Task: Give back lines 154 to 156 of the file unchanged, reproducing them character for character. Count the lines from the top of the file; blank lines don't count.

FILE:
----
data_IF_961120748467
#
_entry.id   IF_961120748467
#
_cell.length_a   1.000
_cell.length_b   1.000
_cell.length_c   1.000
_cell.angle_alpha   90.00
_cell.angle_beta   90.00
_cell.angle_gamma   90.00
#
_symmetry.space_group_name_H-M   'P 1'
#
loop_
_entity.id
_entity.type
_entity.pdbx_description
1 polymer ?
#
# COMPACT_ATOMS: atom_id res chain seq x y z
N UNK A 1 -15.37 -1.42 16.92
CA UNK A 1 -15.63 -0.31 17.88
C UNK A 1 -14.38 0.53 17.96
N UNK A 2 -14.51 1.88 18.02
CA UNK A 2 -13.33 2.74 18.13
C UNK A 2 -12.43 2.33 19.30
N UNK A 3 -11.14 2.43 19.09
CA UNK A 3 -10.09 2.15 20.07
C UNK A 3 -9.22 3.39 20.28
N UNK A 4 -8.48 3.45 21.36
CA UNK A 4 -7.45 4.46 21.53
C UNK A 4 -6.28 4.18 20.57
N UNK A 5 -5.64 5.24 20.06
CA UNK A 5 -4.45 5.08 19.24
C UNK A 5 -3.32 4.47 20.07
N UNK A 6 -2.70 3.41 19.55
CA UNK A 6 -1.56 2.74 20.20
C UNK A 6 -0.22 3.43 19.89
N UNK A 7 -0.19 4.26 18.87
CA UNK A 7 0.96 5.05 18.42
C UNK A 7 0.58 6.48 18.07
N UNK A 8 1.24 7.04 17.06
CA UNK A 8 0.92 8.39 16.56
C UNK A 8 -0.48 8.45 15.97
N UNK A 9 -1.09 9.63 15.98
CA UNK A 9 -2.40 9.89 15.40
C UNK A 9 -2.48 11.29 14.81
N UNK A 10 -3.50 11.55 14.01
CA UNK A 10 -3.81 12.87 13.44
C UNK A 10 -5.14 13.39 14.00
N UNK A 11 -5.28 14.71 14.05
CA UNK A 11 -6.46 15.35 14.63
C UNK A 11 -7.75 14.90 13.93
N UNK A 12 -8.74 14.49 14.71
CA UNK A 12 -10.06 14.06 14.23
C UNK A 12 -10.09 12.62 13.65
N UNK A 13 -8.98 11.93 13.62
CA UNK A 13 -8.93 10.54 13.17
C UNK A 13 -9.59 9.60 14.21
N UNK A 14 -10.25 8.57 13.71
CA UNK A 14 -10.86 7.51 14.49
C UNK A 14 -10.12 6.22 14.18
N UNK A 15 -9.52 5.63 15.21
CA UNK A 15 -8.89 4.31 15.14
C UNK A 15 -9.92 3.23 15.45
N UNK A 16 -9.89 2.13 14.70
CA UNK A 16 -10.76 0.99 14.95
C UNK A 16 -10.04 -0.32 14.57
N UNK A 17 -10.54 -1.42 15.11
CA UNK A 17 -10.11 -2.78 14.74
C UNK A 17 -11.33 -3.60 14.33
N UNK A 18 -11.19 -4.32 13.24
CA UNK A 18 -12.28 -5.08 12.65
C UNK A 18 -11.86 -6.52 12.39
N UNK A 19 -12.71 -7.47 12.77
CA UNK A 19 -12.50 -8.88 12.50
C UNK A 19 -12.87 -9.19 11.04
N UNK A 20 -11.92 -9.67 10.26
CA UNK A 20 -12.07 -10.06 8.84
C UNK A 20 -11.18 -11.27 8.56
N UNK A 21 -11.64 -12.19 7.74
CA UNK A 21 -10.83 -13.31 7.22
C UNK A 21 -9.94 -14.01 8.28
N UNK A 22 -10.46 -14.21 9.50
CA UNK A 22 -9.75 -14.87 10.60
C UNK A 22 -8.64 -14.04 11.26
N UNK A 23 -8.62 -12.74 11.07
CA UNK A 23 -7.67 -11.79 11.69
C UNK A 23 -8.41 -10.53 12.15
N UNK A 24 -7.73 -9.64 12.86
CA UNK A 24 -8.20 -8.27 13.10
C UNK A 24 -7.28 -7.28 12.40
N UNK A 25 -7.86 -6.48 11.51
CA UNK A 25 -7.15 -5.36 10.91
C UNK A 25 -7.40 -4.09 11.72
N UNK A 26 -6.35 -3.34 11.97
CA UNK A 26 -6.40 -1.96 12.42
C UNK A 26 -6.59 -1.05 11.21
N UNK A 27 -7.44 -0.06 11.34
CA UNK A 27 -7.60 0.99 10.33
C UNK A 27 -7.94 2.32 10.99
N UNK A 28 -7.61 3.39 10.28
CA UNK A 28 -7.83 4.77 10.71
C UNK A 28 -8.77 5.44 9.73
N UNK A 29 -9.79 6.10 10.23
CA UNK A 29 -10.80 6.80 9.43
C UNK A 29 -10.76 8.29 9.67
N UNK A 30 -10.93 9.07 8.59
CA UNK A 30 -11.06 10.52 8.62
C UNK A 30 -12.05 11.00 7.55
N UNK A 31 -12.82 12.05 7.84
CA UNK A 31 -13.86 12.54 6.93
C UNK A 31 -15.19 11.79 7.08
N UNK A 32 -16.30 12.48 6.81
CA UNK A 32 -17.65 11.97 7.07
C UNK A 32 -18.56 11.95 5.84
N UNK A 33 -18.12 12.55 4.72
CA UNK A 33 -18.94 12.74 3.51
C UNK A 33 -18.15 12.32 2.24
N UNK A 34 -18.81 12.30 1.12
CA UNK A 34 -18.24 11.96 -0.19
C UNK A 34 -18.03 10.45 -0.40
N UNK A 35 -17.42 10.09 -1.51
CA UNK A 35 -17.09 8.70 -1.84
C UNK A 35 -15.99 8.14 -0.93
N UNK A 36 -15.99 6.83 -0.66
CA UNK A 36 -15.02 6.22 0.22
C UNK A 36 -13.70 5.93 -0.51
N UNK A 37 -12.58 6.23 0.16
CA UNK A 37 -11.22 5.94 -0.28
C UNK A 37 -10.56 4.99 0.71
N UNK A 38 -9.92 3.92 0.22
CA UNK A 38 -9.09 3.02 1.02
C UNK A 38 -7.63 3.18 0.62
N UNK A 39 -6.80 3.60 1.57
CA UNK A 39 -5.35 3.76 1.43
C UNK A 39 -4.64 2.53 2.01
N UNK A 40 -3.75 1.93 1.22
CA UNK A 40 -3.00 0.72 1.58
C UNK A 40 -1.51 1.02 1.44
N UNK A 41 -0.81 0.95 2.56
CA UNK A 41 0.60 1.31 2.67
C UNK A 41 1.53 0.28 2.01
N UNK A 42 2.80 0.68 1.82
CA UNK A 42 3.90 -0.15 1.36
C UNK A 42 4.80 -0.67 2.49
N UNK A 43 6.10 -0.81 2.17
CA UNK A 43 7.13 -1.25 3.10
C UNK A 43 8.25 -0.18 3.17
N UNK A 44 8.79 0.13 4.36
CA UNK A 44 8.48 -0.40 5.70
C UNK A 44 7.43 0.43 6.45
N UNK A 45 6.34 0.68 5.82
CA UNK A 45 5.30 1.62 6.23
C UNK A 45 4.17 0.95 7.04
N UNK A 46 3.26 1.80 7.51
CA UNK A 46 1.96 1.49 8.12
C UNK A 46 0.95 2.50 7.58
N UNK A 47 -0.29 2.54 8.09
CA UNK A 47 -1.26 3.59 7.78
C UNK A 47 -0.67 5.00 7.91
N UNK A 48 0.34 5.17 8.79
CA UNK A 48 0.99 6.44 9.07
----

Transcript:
CA UNK A 45 5.30 1.62 6.23
C UNK A 45 4.17 0.95 7.04
N UNK A 46 3.26 1.80 7.51